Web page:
That’s an essential realization—this lights-on moment where the principles make sense. But I don’t believe for one moment that the executive will leave my class and immediately change all of their rules and practices. It takes time.
For example, I recently led a two-day class with a mix of development team members and company executives, including the CEO. I was describing the importance of outcome-based metrics, when someone from the development team said, “Yeah, we'll never do that. It won’t happen here.”
The CEO looked up and said, “Look, I'm not saying we're going to run off and change measurements tomorrow, but I'm saying it's on the table for discussion.”
Leaders don’t have to change their style, their processes, or their business model overnight, but they should take the time to understand the overarching reason behind what the business and its teams are doing with Scrum and agile.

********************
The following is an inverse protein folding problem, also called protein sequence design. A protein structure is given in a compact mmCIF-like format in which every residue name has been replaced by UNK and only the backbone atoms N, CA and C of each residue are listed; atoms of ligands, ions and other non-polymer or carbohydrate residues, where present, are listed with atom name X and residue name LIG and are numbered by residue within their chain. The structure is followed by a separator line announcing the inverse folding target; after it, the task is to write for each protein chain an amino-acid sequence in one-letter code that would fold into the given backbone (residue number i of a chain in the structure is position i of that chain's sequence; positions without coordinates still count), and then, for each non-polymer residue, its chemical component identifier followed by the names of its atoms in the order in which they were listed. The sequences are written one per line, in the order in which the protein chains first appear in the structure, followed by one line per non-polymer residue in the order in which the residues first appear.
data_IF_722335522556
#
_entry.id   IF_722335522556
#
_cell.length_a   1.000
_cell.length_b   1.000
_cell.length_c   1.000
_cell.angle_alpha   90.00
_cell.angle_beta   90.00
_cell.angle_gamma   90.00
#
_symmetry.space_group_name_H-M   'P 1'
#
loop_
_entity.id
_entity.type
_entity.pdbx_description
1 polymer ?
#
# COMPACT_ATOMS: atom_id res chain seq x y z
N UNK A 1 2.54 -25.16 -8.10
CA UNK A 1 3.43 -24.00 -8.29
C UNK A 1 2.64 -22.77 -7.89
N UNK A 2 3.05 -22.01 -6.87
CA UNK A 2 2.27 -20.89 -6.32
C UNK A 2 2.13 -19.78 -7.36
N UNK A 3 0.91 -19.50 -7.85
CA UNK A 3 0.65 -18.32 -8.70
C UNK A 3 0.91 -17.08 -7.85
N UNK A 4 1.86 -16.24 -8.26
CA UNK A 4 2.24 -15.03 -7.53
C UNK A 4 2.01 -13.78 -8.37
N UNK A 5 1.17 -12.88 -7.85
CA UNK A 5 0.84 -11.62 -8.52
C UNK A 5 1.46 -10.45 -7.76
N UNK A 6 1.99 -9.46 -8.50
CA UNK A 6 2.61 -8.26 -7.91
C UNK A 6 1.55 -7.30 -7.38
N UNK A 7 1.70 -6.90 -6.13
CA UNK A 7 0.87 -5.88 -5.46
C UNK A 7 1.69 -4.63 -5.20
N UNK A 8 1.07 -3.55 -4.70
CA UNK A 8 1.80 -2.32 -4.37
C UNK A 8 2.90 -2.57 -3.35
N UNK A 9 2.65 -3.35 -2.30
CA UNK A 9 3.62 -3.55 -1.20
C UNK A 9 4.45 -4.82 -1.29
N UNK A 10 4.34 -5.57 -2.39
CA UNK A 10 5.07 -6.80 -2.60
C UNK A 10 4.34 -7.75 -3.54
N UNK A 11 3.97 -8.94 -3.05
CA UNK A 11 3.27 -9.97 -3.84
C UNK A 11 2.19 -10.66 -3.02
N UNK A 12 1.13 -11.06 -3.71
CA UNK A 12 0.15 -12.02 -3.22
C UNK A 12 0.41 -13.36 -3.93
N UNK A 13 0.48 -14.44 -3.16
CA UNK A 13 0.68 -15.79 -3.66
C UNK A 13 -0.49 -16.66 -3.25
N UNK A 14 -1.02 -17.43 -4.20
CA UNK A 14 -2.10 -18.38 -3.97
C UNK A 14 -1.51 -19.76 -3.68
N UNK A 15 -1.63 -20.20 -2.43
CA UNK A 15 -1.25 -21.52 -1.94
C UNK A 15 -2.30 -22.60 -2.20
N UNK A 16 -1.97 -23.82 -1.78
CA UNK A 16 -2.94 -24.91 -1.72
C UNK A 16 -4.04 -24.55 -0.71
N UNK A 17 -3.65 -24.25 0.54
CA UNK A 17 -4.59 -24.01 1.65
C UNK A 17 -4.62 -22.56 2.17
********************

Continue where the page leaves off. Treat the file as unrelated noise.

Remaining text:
For Best Results, Embrace Agile Principles Organization-Wide
Leaders want the benefits that result from an agile organization. But they often fail to realize the kinds of changes they will have to make to achieve the outcomes they are seeking. Executives must first understand that becoming agile will affect them personally, and not just their teams. Second, they must commit to training—to understanding the economic principles associated with agile frameworks. Finally, they must be prepared to go beyond simply doing certain practices to truly cultivating an agile mindset. When they do, the right changes will begin to happen. And that will make all the difference in becoming an agile organization.